Both our kids have “changed my life.”  Their adoptions and the beauty and brokenness we will continue to experience have altered so much of our lives as parents.  Truth is, our little boy has continued to alter my world in ways no one could have verbalized to me prior to his arrival on planet Earth.  Our son has tilta-whirled who I am, how I respond to the world, the career path I plan on following, the friendships I crave and seek, the Google searches I make, the money we spend, the books I read, the organizations I lean toward, the topics I get fired up about, the prayers I utter, the social activities we choose, the doctors we rely on, the patience I strive for, my relationship with Tim, the goals I set….. he has acted as a catalyst for change that a typical child wouldn’t.  This doesn’t dictate a comparison in my love for each of them.  My girl is as scrumptious of a blessing as her big brother, but the tilt-a-whirl vs. ferris wheel analogy isn’t one they can quite understand yet.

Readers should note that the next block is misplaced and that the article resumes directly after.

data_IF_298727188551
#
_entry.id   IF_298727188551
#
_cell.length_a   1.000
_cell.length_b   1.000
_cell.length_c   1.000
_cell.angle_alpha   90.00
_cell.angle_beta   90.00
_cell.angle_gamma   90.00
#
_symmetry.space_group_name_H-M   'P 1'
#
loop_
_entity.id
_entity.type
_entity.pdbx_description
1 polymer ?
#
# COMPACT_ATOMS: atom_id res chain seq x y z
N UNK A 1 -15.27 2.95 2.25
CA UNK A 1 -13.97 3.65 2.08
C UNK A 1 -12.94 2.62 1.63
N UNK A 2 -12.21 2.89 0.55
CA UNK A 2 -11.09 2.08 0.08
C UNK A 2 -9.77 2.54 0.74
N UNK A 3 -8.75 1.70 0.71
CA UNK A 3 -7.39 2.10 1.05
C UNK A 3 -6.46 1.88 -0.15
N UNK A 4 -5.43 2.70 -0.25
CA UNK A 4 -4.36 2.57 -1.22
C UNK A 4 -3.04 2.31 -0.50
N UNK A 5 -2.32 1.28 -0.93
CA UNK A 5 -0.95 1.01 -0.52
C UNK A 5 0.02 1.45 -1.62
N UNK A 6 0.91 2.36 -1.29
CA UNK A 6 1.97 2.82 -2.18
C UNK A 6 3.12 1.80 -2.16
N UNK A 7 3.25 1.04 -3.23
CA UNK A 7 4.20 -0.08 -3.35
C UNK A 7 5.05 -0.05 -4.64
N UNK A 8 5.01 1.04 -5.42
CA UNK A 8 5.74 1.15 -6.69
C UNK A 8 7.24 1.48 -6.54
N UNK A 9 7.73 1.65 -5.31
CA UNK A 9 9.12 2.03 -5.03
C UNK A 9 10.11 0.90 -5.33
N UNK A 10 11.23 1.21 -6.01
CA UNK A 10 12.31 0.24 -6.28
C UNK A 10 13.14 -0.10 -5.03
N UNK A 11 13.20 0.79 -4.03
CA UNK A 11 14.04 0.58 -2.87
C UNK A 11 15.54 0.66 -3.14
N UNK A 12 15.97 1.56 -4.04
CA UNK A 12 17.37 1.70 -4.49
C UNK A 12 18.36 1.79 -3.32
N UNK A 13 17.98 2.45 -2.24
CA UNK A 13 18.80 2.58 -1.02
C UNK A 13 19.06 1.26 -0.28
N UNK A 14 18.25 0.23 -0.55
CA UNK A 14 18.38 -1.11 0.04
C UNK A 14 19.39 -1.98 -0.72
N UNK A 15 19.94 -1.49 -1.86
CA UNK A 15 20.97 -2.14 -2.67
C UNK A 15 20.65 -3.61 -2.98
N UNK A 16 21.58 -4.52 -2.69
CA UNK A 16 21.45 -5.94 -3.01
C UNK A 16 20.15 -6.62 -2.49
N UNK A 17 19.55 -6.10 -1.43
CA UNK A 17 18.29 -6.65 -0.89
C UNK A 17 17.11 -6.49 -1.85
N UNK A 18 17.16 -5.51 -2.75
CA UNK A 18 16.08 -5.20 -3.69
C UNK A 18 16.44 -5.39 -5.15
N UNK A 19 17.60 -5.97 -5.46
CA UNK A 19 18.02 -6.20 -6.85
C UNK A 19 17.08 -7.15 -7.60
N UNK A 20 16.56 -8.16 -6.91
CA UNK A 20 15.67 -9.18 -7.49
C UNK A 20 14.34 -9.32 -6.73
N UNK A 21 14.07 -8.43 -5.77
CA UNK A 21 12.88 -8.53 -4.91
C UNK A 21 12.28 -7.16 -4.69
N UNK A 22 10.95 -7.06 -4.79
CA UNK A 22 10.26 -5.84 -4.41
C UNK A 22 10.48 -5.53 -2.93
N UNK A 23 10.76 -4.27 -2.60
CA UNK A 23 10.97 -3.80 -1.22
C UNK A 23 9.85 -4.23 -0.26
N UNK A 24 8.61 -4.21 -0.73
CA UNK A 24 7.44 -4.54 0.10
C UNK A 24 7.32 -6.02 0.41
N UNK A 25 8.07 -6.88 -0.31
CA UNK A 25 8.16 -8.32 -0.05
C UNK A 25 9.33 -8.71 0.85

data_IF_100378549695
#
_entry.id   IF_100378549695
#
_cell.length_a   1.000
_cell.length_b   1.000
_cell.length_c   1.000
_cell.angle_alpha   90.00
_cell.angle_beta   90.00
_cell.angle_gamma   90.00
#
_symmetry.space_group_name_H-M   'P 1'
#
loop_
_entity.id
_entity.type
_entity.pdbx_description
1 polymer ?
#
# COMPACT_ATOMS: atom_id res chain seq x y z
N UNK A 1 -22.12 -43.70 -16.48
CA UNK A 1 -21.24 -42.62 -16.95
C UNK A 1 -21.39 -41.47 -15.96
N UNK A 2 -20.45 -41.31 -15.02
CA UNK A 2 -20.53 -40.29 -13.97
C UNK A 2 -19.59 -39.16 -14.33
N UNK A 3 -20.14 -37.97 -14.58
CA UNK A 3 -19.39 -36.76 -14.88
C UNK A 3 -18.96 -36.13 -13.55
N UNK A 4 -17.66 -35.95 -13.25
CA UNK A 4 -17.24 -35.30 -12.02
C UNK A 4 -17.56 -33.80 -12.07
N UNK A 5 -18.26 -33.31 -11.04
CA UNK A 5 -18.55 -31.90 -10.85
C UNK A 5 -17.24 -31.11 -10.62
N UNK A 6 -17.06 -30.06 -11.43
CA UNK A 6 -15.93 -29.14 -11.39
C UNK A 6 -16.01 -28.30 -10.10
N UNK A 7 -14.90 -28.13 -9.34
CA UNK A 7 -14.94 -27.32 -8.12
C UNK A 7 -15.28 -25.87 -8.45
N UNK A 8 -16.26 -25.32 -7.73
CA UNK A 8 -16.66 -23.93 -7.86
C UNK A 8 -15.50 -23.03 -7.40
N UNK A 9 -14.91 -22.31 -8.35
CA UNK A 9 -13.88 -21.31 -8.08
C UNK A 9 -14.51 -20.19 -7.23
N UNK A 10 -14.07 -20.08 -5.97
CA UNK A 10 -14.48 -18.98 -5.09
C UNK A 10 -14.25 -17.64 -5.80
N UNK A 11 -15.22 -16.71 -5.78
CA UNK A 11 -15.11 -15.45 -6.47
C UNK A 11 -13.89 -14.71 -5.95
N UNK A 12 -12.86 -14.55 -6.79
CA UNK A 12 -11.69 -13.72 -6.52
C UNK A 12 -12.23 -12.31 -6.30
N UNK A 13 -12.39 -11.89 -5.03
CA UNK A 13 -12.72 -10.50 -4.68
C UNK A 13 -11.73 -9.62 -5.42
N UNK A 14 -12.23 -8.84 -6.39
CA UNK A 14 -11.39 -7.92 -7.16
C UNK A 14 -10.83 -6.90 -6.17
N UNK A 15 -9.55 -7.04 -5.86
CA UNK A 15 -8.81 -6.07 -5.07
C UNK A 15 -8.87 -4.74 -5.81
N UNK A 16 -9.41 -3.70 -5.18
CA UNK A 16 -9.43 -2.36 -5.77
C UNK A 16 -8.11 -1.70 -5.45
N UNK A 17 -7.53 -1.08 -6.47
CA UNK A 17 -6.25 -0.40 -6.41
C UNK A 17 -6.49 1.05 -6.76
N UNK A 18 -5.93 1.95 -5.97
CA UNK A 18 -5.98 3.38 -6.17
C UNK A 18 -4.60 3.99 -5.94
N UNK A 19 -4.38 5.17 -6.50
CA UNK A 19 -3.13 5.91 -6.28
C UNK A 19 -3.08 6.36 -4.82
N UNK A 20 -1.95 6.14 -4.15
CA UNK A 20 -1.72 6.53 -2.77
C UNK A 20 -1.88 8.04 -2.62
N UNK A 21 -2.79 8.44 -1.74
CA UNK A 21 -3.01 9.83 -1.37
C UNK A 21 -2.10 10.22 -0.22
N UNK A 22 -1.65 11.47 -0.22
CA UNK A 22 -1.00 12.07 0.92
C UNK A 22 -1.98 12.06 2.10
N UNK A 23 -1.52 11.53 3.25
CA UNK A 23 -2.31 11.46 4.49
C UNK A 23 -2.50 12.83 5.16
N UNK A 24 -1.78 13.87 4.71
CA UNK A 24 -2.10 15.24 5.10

How do I explain that to him?  I don’t for now.  For now I tell both of them that being a parent changes so many things in both wonderful, and really hard ways.  I tell them that God’s plans for us are sometimes hidden until we become parents. Because being their parent isn’t a job we can go to school for or read a book about.  It’s not a job we can go to each morning and leave until morning.  It’s not a job we can turn off or take a break from.  Being their mom has changed the way I think – about myself, about God, and about community.  I can tell both of them those truths. And I can tell them that I adore them and thank God for the little change makers they are.


Strokes of Genius Art Show